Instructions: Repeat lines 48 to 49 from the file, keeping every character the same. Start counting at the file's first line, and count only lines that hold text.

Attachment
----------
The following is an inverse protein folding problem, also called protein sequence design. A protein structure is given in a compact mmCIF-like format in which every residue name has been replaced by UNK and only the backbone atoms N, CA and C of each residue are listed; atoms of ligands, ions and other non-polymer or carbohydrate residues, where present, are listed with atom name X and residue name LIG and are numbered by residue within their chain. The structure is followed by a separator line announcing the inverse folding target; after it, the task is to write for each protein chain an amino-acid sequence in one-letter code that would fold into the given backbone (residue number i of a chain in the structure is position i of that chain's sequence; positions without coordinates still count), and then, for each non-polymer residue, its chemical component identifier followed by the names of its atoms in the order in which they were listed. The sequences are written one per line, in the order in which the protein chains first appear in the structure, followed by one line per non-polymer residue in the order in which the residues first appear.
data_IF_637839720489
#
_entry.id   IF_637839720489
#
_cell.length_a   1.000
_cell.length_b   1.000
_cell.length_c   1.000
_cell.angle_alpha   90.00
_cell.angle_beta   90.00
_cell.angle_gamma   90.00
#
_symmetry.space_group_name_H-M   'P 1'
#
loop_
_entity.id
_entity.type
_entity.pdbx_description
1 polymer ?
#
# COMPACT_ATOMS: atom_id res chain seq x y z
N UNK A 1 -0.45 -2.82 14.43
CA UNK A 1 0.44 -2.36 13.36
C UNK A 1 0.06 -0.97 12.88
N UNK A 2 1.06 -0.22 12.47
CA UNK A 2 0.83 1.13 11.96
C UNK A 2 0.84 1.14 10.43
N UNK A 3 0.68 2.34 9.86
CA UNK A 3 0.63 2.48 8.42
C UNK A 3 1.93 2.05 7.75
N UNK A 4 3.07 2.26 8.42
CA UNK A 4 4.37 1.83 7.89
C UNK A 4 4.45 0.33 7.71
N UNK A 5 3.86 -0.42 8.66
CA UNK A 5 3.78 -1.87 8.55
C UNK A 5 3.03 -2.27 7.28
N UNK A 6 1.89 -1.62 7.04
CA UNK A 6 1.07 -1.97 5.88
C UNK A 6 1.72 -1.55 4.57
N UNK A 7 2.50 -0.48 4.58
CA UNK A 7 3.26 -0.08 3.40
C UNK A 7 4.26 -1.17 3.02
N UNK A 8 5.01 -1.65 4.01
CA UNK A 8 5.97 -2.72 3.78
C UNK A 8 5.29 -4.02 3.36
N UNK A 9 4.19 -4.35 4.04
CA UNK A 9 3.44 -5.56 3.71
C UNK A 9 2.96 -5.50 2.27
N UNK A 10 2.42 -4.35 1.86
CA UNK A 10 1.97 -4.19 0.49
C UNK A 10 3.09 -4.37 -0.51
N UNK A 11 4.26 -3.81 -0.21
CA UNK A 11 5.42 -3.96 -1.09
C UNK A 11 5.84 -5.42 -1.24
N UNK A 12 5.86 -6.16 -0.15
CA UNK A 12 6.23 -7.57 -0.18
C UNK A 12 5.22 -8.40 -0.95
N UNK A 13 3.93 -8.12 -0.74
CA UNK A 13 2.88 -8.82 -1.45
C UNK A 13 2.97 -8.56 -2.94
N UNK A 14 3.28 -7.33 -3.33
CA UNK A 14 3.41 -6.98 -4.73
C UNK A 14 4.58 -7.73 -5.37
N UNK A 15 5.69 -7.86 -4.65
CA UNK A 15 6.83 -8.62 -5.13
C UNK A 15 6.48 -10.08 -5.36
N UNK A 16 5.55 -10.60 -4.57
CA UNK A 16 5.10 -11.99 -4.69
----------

C UNK A 9 2.96 -5.50 2.27
N UNK A 10 2.42 -4.35 1.86